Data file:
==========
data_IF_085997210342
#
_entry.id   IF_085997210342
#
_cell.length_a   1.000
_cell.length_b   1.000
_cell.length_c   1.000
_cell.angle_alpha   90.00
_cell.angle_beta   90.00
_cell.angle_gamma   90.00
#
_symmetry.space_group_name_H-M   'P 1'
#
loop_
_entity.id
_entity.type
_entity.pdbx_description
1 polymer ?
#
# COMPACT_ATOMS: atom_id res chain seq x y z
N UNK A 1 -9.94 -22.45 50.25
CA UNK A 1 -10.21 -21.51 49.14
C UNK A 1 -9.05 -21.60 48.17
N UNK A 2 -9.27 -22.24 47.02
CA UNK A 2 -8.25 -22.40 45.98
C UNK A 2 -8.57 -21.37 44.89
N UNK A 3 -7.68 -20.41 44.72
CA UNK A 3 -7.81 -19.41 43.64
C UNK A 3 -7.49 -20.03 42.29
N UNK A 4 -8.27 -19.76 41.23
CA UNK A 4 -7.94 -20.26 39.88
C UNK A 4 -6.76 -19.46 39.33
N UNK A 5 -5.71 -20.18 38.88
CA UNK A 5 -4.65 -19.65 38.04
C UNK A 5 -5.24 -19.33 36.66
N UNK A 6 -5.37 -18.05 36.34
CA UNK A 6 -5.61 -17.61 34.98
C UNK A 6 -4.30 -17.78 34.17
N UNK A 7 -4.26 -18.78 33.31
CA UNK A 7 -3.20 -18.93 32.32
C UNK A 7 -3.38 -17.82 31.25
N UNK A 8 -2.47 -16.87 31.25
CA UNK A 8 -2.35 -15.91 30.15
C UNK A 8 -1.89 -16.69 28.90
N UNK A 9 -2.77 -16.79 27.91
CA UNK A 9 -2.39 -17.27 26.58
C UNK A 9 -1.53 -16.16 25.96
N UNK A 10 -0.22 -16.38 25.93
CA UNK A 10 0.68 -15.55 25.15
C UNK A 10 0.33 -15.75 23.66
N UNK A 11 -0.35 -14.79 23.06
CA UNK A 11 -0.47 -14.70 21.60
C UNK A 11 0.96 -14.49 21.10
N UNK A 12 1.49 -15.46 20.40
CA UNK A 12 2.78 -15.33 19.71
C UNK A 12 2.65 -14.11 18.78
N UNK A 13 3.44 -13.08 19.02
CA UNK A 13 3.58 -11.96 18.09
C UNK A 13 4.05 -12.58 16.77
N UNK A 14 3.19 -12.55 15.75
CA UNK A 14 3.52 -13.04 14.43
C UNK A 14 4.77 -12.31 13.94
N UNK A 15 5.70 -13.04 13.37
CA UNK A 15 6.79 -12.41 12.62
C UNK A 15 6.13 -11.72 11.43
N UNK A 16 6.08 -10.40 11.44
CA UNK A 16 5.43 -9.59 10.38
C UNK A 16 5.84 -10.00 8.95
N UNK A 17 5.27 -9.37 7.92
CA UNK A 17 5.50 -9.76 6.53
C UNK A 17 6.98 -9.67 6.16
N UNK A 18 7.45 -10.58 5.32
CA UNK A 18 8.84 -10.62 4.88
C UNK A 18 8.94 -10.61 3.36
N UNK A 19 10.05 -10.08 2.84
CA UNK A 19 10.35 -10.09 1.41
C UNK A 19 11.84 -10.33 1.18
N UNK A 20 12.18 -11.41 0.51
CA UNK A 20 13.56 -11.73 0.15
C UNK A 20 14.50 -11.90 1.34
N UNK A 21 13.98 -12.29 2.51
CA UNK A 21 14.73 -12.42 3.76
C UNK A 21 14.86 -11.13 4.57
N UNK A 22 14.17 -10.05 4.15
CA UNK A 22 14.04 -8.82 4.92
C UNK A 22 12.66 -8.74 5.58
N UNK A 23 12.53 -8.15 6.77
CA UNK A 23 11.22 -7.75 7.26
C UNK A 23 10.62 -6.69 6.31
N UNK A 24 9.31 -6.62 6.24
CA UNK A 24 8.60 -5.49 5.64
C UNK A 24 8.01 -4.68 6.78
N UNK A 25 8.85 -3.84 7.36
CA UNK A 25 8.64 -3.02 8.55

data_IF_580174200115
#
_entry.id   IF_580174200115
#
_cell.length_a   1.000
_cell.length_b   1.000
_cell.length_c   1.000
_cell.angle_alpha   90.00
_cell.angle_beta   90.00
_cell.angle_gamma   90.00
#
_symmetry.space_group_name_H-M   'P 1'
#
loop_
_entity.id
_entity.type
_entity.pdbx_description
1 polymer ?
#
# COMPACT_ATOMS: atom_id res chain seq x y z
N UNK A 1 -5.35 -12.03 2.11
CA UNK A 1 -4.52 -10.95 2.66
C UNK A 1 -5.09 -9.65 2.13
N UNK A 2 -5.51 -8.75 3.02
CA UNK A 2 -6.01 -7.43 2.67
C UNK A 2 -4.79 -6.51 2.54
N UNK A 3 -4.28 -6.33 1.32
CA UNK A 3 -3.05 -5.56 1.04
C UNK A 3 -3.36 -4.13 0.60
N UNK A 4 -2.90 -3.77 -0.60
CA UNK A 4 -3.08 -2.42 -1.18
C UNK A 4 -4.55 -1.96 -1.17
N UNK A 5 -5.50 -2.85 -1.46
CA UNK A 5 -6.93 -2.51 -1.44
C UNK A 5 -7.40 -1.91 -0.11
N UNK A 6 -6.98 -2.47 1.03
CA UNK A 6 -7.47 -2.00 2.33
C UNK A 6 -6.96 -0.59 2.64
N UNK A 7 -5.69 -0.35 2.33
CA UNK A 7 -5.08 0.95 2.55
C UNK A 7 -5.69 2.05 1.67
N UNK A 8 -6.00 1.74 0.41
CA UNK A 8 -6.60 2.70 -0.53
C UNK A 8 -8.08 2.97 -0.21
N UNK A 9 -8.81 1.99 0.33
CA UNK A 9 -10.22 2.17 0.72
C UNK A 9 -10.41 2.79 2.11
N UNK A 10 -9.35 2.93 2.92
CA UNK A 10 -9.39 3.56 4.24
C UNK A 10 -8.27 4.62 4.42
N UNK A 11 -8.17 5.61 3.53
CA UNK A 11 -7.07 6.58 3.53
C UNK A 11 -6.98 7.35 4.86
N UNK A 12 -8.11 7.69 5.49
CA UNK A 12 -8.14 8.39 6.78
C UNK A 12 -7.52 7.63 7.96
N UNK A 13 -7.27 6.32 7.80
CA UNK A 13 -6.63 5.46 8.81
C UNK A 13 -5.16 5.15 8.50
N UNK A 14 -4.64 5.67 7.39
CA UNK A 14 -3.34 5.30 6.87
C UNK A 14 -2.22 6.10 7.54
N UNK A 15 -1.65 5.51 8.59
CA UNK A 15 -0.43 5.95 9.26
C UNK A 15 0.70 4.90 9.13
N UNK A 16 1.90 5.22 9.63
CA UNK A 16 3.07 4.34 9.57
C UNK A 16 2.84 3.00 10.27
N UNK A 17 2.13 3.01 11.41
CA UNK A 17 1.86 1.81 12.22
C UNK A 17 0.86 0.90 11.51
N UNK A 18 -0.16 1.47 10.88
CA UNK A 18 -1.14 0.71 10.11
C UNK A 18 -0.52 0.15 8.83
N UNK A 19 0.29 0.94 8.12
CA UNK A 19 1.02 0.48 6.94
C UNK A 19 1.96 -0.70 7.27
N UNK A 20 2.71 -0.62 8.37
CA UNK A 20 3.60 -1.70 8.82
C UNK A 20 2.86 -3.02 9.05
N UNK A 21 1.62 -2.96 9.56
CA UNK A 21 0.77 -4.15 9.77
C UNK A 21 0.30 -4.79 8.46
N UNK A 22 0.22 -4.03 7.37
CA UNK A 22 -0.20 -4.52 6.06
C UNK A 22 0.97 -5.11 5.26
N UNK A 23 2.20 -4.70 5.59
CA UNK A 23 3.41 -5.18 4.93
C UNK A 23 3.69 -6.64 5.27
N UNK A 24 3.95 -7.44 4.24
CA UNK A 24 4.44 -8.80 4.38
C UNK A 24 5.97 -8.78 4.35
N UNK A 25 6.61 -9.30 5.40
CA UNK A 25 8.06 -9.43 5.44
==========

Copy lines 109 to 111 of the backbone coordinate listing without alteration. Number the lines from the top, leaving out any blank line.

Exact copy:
_entity.id
_entity.type
_entity.pdbx_description